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<h1>Tsumobi HQ / 2011-11-15</h1>
<h2>{C,A}P, Harvest, and Yield</h2>
</div>
</div>
<div class="presentation">
<div class="slide">
<h1>{C,A}P, Harvest, and Yield</h1>
<h2>Tsumobi Readings in (Distributed) Systems</h2>
<h3>Matt Page</h3>
</div>
<div class="slide">
<h1> Steal these slides! </h1>
<a href="https://github.com/mpage/presos/">https://github.com/mpage/presos/</a>
</div>
<div class="slide">
<h1> Gilbert and Lynch </h1>
"Brewer's Conjecture and the Feasibility of Consistent, Available, Parition-Tolerant Web Services"
<ul>
<li> First formal proof of Brewer's conjecture. </li>
<li> Characterization of systems according to Brewer's conjecture. </li>
</ul>
</div>
<div class="slide">
<h1>Brewer's Conjecture</h1>
<p> A shared data system can have at most two of the following three properties: </p>
<ul class="incremental">
<li> <b>Consistency</b> - Updates appear to happen at the same logical time across all nodes.</li>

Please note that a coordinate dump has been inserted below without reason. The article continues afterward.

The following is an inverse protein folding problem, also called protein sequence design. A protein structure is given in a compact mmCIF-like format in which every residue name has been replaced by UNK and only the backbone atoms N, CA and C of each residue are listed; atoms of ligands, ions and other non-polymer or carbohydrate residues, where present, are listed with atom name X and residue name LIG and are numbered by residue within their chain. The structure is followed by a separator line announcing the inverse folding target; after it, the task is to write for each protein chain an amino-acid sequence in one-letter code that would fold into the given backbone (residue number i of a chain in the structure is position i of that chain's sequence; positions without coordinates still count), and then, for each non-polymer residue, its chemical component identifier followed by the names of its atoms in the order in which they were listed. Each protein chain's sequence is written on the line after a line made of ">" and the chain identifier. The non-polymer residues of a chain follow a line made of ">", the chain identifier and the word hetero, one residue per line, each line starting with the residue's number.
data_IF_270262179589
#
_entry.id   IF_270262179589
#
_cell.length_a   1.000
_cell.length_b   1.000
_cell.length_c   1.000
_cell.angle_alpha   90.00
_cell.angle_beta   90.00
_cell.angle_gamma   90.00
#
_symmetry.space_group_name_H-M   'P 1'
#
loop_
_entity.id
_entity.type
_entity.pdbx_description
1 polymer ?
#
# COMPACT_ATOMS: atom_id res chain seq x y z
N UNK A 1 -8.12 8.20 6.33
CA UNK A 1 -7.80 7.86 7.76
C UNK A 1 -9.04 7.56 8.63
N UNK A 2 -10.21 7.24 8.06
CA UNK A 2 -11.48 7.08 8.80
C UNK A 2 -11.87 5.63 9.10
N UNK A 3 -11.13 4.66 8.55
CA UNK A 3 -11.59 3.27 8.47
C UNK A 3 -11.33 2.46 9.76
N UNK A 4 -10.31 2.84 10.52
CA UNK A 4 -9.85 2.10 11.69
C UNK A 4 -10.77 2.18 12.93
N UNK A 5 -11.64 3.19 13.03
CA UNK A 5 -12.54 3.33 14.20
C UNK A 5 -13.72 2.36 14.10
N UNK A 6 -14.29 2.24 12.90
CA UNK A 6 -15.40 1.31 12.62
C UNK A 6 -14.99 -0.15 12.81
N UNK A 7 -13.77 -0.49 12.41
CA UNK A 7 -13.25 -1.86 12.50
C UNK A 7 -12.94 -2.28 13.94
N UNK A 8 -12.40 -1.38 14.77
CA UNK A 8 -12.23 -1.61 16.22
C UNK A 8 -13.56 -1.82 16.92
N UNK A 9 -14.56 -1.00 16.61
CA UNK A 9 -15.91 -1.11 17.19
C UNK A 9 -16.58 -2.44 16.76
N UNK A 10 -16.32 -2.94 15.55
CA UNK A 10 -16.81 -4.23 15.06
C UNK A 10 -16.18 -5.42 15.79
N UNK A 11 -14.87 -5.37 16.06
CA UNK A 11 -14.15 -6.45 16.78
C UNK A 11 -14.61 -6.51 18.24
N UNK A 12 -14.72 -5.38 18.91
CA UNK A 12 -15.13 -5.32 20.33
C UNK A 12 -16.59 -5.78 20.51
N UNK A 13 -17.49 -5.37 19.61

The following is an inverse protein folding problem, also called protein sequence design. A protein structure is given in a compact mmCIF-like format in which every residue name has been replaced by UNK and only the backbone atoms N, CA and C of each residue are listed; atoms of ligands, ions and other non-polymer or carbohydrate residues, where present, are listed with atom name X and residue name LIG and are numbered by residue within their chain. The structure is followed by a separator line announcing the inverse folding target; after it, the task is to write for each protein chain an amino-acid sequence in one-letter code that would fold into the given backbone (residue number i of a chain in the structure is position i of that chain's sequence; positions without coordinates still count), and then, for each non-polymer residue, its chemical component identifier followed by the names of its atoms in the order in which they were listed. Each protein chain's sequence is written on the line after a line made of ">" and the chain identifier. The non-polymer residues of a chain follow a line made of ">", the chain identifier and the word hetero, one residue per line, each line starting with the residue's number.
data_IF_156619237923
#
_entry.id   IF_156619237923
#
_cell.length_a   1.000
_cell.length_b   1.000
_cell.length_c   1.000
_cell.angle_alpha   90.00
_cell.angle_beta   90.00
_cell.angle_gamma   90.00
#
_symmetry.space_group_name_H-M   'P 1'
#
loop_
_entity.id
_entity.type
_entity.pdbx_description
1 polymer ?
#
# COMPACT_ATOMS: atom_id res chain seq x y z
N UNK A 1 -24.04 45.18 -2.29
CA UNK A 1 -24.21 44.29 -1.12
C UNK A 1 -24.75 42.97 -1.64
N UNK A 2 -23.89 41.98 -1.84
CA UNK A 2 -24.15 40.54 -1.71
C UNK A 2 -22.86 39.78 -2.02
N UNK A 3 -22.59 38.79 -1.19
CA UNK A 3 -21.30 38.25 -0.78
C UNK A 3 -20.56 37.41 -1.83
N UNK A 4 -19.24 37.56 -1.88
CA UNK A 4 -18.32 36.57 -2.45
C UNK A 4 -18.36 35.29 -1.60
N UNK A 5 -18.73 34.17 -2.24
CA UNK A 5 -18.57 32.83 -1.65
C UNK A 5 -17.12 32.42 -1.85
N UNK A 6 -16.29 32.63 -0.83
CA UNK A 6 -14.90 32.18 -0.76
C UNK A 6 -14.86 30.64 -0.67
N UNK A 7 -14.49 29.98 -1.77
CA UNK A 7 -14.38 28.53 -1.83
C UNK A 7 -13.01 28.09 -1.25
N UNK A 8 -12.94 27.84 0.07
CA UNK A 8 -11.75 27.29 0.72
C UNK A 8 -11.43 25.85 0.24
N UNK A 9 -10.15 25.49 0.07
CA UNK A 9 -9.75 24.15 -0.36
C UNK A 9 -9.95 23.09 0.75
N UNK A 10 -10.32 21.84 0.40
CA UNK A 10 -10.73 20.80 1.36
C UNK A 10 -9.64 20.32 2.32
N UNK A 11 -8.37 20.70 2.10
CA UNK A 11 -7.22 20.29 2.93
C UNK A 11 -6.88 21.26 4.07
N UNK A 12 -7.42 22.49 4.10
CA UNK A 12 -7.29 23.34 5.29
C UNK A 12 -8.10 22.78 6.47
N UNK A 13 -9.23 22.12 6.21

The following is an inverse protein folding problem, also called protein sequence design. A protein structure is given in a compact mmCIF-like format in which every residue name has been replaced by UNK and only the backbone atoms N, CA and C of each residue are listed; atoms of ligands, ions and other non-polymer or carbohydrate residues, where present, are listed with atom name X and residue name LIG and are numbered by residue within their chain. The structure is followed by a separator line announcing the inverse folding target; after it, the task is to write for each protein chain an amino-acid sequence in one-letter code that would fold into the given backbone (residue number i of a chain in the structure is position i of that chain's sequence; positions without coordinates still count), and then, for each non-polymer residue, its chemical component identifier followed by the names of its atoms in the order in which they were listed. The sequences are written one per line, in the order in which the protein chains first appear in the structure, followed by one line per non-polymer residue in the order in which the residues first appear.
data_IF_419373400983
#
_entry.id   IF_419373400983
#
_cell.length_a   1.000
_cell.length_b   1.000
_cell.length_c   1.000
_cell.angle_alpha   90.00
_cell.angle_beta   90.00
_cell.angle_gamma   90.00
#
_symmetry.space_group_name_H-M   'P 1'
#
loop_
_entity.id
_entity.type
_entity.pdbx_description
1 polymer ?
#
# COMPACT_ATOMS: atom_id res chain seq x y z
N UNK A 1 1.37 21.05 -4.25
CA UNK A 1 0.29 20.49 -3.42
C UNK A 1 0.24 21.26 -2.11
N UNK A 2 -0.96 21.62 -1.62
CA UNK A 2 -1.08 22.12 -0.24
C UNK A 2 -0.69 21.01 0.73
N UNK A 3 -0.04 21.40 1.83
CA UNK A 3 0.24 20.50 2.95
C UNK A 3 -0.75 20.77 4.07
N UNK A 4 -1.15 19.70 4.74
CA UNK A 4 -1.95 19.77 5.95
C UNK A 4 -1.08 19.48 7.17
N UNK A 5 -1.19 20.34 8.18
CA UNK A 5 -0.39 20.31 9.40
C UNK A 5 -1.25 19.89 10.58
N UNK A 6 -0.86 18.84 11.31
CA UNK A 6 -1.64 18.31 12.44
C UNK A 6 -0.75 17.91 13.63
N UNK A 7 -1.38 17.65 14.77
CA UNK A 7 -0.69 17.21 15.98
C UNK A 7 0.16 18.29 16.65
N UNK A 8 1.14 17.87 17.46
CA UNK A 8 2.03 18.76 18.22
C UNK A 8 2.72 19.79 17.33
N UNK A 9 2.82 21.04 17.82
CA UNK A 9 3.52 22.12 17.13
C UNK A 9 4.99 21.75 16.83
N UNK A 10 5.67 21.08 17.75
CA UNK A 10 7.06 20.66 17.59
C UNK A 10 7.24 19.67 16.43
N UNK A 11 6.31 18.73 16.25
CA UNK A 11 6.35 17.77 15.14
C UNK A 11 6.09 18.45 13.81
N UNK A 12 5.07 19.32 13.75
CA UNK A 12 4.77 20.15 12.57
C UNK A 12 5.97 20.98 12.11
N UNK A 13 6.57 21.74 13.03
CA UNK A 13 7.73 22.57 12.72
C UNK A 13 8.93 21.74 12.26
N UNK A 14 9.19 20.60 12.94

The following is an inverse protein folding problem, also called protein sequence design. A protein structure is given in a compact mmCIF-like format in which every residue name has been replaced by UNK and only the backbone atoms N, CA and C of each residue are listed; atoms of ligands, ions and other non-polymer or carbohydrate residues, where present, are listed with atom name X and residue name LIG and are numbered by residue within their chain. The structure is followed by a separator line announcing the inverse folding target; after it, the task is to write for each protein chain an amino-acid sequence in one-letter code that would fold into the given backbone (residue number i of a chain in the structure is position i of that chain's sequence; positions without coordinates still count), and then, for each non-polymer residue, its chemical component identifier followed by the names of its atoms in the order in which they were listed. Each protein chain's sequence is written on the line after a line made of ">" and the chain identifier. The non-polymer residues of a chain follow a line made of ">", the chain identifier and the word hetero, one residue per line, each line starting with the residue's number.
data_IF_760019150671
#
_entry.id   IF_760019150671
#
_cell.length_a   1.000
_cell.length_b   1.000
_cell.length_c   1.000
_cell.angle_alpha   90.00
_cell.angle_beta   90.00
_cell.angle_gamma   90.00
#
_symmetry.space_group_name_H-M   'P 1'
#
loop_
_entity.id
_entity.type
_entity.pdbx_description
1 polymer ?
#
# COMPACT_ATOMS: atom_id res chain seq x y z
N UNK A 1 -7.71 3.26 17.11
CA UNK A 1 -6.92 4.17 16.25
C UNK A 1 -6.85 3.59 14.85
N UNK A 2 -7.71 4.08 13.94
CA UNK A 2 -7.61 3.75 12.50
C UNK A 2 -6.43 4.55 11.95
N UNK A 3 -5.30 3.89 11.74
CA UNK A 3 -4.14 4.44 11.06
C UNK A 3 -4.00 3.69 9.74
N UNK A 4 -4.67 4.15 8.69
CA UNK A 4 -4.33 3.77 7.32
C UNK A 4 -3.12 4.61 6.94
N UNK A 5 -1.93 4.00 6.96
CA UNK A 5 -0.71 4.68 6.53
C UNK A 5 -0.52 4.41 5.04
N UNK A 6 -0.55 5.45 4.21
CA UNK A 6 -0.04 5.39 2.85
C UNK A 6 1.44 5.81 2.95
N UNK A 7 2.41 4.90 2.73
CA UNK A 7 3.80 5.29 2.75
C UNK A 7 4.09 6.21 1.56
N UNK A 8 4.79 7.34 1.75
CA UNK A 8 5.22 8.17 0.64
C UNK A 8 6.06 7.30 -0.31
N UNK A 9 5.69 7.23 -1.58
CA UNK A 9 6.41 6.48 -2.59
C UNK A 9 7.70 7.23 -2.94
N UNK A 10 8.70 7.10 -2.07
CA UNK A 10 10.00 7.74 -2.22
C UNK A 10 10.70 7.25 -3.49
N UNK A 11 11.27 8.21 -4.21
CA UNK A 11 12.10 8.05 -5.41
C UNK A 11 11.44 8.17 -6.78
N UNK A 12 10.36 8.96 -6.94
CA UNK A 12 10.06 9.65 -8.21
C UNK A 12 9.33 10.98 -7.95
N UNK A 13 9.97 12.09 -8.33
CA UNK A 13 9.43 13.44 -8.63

<li> <b>Availability</b> - Requests to non-failing nodes always return a result. </li>
<li> <b>Partition tolerance</b> - System tolerates arbitrary message loss between groups of nodes. </li>
</ul>
</div>
<div class="slide">
<h1>Proof of Brewer's Conjecture</h1>
Asynchronous network model:
<ul>
<li> No clocks. </li>
<li> Decisions can be made only in response to messages received. </li>
</ul>
<p> Somewhat surprising: even with no message loss we cannot guarantee CAP. </p>
</div>
<div class="slide">
<h1>Proof of Brewer's Conjecture</h1>
<p> Consider the following execution: </p>
<center>
<img src="img/cap_proof.png" />
</center>
</div>
<div class="slide">
<h1>Proof of Brewer's Conjecture</h1>
Partially synchronous network model:
<ul>
<li> Each node has a clock. </li>
<li> Message delays are bounded. (t<sub>m</sub>)</li>
<li> Message processing is also bounded. (t<sub>local</sub>)</li>
</ul>
<p>
Previous "proof" still applies in the face of message loss.
CAP possible if no messages lost.
</p>
</div>
<div class="slide">
<h1> t-Connected Consistency - Informally</h1>
<ul>
<li> Only applies in the Partially Synchronous Network Model </li>
<li> Stale data may be returned given message loss </li>